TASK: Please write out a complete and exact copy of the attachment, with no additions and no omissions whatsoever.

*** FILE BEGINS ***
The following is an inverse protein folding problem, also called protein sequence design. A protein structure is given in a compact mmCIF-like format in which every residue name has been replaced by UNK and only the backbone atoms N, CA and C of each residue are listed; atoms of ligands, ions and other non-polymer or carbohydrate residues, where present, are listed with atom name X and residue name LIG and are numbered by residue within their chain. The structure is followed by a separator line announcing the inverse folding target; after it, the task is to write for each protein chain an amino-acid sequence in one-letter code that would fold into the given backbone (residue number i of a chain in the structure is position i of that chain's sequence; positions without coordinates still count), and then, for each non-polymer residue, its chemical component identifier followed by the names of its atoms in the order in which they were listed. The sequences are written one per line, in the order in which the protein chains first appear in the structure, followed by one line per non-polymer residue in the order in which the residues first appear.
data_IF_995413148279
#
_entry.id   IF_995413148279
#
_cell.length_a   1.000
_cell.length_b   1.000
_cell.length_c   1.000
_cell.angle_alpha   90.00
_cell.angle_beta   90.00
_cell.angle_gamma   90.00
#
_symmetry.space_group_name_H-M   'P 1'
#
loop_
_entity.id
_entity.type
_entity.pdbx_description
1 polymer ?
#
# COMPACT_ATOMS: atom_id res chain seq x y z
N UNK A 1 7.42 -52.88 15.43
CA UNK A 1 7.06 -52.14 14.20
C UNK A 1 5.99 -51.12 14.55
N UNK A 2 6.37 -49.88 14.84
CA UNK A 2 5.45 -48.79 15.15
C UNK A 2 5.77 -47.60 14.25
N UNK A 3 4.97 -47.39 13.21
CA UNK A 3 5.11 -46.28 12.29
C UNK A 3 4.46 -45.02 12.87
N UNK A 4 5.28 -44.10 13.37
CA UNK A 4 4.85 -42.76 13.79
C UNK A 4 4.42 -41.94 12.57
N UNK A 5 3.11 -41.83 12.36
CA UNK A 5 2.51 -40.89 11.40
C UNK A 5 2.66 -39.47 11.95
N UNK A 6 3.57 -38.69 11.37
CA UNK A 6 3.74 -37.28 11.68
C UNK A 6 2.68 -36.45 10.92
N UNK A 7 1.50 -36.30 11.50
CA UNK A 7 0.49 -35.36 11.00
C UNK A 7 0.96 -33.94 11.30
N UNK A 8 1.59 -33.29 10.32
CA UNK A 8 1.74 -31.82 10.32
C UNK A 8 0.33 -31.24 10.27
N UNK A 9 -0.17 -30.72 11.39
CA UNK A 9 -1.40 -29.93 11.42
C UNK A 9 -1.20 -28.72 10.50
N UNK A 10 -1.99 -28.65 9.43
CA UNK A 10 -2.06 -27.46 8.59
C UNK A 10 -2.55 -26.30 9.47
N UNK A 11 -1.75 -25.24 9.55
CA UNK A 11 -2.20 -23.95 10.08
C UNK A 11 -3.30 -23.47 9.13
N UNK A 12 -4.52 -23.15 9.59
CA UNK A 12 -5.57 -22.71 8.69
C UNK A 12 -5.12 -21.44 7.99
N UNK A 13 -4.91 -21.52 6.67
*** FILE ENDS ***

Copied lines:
The following is an inverse protein folding problem, also called protein sequence design. A protein structure is given in a compact mmCIF-like format in which every residue name has been replaced by UNK and only the backbone atoms N, CA and C of each residue are listed; atoms of ligands, ions and other non-polymer or carbohydrate residues, where present, are listed with atom name X and residue name LIG and are numbered by residue within their chain. The structure is followed by a separator line announcing the inverse folding target; after it, the task is to write for each protein chain an amino-acid sequence in one-letter code that would fold into the given backbone (residue number i of a chain in the structure is position i of that chain's sequence; positions without coordinates still count), and then, for each non-polymer residue, its chemical component identifier followed by the names of its atoms in the order in which they were listed. The sequences are written one per line, in the order in which the protein chains first appear in the structure, followed by one line per non-polymer residue in the order in which the residues first appear.
data_IF_995413148279
#
_entry.id   IF_995413148279
#
_cell.length_a   1.000
_cell.length_b   1.000
_cell.length_c   1.000
_cell.angle_alpha   90.00
_cell.angle_beta   90.00
_cell.angle_gamma   90.00
#
_symmetry.space_group_name_H-M   'P 1'
#
loop_
_entity.id
_entity.type
_entity.pdbx_description
1 polymer ?
#
# COMPACT_ATOMS: atom_id res chain seq x y z
N UNK A 1 7.42 -52.88 15.43
CA UNK A 1 7.06 -52.14 14.20
C UNK A 1 5.99 -51.12 14.55
N UNK A 2 6.37 -49.88 14.84
CA UNK A 2 5.45 -48.79 15.15
C UNK A 2 5.77 -47.60 14.25
N UNK A 3 4.97 -47.39 13.21
CA UNK A 3 5.11 -46.28 12.29
C UNK A 3 4.46 -45.02 12.87
N UNK A 4 5.28 -44.10 13.37
CA UNK A 4 4.85 -42.76 13.79
C UNK A 4 4.42 -41.94 12.57
N UNK A 5 3.11 -41.83 12.36
CA UNK A 5 2.51 -40.89 11.40
C UNK A 5 2.66 -39.47 11.95
N UNK A 6 3.57 -38.69 11.37
CA UNK A 6 3.74 -37.28 11.68
C UNK A 6 2.68 -36.45 10.92
N UNK A 7 1.50 -36.30 11.50
CA UNK A 7 0.49 -35.36 11.00
C UNK A 7 0.96 -33.94 11.30
N UNK A 8 1.59 -33.29 10.32
CA UNK A 8 1.74 -31.82 10.32
C UNK A 8 0.33 -31.24 10.27
N UNK A 9 -0.17 -30.72 11.39
CA UNK A 9 -1.40 -29.93 11.42
C UNK A 9 -1.20 -28.72 10.50
N UNK A 10 -1.99 -28.65 9.43
CA UNK A 10 -2.06 -27.46 8.59
C UNK A 10 -2.55 -26.30 9.47
N UNK A 11 -1.75 -25.24 9.55
CA UNK A 11 -2.20 -23.95 10.08
C UNK A 11 -3.30 -23.47 9.13
N UNK A 12 -4.52 -23.15 9.59
CA UNK A 12 -5.57 -22.71 8.69
C UNK A 12 -5.12 -21.44 7.99
N UNK A 13 -4.91 -21.52 6.67